For most of us, the standard answer to anyone who asks us what we’ve had for breakfast is “eggs.” They’re versatile, convenient, affordable, and delicious. But, most importantly, they’re healthy.
Fitness bloggers, body builders, and nutritionists all offer varying opinions on how and which part of eggs you should eat. Some say it’s the yolk that’s the most nutritious, while some believe it’s the whole egg. While eggs in themselves are good for you, we’ve got a few reasons why you should consider opting for egg whites.
What Is Egg White?
Before we go on to list the benefits of egg white, it’s important that we discuss what it is. Egg white is the clear liquid that is contained within the egg, holding the yolk in place. It makes up for about two-thirds of the egg’s liquid weight.
A good way to tell if egg white is fresh is to check if the chalazae, the strands of egg white that hold the yolk in place, are prominent or not. It isn’t safe to consume raw egg whites due to the risk of it being contaminated with Salmonella or other bacteria.1 If you’d like to store egg whites then they stay stay fresh in the freezer for 12 months and in the fridge for 2–4 days.2 Here’s why we think you should make an egg white omelet for breakfast tomorrow.
Benefits Of Egg Whites
1. High-Protein Content
Eggs are the poster child for protein-rich foods, but egg whites contain more than half of the entire egg’s protein. To be specific, 100 grams of eggs have 12.56 grams of protein, and 100 grams of egg whites have 10.90 grams of protein.3 4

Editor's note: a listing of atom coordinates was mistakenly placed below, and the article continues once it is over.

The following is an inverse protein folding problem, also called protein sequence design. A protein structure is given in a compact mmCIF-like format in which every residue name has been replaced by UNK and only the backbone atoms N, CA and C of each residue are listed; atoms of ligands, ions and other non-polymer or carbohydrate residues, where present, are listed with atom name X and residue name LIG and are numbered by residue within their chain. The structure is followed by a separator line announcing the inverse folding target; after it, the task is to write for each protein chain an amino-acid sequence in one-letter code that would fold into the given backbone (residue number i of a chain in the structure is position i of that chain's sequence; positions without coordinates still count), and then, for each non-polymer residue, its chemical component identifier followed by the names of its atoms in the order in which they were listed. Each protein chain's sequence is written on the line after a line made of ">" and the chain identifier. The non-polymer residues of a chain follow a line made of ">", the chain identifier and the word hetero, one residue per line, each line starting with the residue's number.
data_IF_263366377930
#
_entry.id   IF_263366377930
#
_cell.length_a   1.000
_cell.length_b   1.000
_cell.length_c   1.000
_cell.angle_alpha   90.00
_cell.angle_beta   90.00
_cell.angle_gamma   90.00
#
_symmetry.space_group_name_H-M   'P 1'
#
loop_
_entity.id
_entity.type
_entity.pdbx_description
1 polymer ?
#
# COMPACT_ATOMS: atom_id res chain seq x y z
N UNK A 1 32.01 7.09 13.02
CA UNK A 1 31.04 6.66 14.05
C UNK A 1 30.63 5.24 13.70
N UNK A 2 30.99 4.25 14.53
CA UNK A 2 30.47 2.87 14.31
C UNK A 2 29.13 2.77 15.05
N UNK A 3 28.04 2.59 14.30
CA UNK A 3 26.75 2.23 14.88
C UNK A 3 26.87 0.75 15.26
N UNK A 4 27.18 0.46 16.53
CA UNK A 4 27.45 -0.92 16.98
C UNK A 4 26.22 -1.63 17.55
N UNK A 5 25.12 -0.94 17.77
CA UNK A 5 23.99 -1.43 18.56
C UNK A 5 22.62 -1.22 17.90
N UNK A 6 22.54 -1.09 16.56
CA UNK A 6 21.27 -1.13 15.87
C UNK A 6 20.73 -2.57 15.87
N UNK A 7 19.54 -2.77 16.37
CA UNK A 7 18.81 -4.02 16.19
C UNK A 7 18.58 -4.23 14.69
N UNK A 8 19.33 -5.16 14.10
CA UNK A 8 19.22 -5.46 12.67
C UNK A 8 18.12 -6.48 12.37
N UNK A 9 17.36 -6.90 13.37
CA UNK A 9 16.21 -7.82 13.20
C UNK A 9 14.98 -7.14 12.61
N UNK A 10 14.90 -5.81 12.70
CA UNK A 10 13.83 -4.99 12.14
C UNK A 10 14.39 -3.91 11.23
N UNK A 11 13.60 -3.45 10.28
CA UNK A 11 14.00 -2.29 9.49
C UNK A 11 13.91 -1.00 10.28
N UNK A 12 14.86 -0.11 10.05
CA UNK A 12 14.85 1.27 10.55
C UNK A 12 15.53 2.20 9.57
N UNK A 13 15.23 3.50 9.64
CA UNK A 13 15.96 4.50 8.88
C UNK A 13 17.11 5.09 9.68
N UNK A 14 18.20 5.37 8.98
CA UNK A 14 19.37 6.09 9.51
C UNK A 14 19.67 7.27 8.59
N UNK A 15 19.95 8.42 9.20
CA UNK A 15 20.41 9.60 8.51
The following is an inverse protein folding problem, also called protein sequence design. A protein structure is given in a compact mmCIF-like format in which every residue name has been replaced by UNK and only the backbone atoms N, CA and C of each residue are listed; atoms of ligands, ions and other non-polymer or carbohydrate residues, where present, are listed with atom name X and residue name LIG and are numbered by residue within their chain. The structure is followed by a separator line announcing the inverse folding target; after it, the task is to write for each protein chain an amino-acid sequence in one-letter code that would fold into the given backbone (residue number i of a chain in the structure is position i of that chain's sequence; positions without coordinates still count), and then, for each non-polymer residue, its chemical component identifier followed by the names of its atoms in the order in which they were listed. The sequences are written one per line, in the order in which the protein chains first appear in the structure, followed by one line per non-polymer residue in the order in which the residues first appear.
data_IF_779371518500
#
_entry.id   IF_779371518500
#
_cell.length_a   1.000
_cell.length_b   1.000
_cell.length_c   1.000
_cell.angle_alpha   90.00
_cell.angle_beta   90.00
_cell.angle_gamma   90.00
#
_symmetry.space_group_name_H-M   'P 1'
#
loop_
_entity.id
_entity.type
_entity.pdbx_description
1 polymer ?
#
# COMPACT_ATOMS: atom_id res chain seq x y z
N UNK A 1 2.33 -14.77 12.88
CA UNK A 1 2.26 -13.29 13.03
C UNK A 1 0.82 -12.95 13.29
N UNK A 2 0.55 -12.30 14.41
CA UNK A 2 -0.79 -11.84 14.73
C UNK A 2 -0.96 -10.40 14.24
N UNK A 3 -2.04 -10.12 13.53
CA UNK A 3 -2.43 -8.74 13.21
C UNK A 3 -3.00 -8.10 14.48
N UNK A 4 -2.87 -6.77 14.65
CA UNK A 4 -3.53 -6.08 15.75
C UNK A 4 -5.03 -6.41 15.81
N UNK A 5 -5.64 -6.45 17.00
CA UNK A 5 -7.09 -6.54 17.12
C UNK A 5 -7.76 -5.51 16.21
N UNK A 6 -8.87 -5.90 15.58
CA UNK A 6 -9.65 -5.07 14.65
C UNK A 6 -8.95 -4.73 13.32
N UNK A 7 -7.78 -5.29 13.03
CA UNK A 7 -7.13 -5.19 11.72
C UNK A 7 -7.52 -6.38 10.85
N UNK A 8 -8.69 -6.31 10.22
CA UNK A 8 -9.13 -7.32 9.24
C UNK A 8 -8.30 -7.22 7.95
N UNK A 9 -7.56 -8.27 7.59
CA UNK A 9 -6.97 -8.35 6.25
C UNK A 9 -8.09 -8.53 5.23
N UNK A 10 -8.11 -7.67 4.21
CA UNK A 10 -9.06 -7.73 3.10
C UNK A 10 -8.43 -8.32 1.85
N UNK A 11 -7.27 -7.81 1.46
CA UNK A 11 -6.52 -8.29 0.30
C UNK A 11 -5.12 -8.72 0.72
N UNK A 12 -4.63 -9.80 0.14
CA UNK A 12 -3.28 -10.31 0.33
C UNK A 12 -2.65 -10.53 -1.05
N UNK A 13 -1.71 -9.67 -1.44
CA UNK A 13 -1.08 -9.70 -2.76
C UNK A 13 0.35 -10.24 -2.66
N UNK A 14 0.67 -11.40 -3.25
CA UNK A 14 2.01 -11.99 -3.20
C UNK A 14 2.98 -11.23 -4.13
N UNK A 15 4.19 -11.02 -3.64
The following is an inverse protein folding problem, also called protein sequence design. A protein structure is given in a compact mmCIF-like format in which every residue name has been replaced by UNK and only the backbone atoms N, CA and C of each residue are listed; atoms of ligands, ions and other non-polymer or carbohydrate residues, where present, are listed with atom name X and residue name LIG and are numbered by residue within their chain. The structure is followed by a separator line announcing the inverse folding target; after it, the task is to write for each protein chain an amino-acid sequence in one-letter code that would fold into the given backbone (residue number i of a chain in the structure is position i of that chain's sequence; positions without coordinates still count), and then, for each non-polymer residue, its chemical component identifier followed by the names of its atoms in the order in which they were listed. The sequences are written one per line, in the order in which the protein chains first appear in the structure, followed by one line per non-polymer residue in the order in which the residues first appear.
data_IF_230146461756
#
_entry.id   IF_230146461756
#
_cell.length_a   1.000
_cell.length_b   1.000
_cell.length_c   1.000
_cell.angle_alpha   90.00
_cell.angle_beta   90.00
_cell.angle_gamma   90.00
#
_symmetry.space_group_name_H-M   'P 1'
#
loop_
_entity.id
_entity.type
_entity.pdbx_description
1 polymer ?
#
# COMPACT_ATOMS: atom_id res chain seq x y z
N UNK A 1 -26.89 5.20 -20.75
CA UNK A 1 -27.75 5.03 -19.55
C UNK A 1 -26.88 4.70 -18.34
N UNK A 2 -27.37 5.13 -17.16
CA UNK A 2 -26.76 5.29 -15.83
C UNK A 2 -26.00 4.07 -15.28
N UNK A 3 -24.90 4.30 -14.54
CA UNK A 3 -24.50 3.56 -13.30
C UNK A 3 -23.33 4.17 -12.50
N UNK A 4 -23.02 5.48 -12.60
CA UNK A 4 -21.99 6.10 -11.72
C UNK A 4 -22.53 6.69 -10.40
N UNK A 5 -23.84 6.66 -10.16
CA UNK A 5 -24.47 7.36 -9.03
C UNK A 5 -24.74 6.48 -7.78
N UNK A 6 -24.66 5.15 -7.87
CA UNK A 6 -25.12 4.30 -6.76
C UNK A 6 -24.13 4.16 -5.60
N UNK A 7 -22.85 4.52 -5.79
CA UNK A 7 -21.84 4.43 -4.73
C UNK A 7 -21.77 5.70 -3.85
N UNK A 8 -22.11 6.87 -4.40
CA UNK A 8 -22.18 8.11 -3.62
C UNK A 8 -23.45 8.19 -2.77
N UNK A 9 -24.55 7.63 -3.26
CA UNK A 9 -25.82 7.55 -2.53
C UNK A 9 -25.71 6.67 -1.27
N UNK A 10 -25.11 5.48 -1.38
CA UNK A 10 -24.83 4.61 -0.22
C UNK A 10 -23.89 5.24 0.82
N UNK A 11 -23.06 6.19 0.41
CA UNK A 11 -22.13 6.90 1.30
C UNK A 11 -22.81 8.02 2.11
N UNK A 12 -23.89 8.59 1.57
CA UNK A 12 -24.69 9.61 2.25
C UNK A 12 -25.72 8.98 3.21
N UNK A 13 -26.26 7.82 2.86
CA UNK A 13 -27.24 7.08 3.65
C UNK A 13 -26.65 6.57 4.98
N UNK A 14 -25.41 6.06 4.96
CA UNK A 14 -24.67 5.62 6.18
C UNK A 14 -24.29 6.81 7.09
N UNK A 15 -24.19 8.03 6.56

Studies show that egg white protein supplementation leads to a high resistance muscle strength.5 A high protein breakfast such as that of egg whites is also linked to increased satiety and improved diet quality.6 Even when it comes to pregnancy, high protein foods are believed to lead to fewer birth defects and complications.7 So, it might be a good time to watch those tutorial videos on how you can separate egg whites from a whole egg.
2. Zero Cholesterol
With news of the dangers of cholesterol being reported all around us, deciding what to eat can get confusing. And, if you suffer from heart disorders and high cholesterol, there’s a good chance you don’t buy any product without triple checking the label.
Fortunately, egg whites are low in fat and cholesterol. This is because all of the cholesterol and fat content in eggs is present in the yolk.
This makes them a good option for people with heart disease and diabetics, who can’t eat too many eggs due to the risk of developing high cholesterol. Studies also show that regular consumption of egg whites is linked to lowered levels of cholesterol.8 So, whenever you can, substitute an egg for two egg whites instead.9 10
3. Low Calories
If you’re watching your weight, or looking to cut down on fat to build more muscle, then egg whites are a good option. Egg white in 1 large egg accounts for about only 17 calories. Combine this with it’s nutritional profile and high protein content, and you’ve got yourself a great diet food.11
4. Collagen And Hyaluronic Acid Content
The benefits of egg whites go beyond nutrition. Collagen and hyaluronic acid, sourced from eggshell membrane in egg whites benefit skin and joints significantly.12
Studies show that they reduce wrinkles and hydrate skin, hence being instrumental in younger looking skin.13 Further studies show that they reduce stiffness, pain, and connective tissue disorders, including pain caused by osteoarthritis. If you do suffer from any of these joint and tissue disorders, do consult your doctor and incorporate more egg whites into your diet.14 15
5. High Potassium Content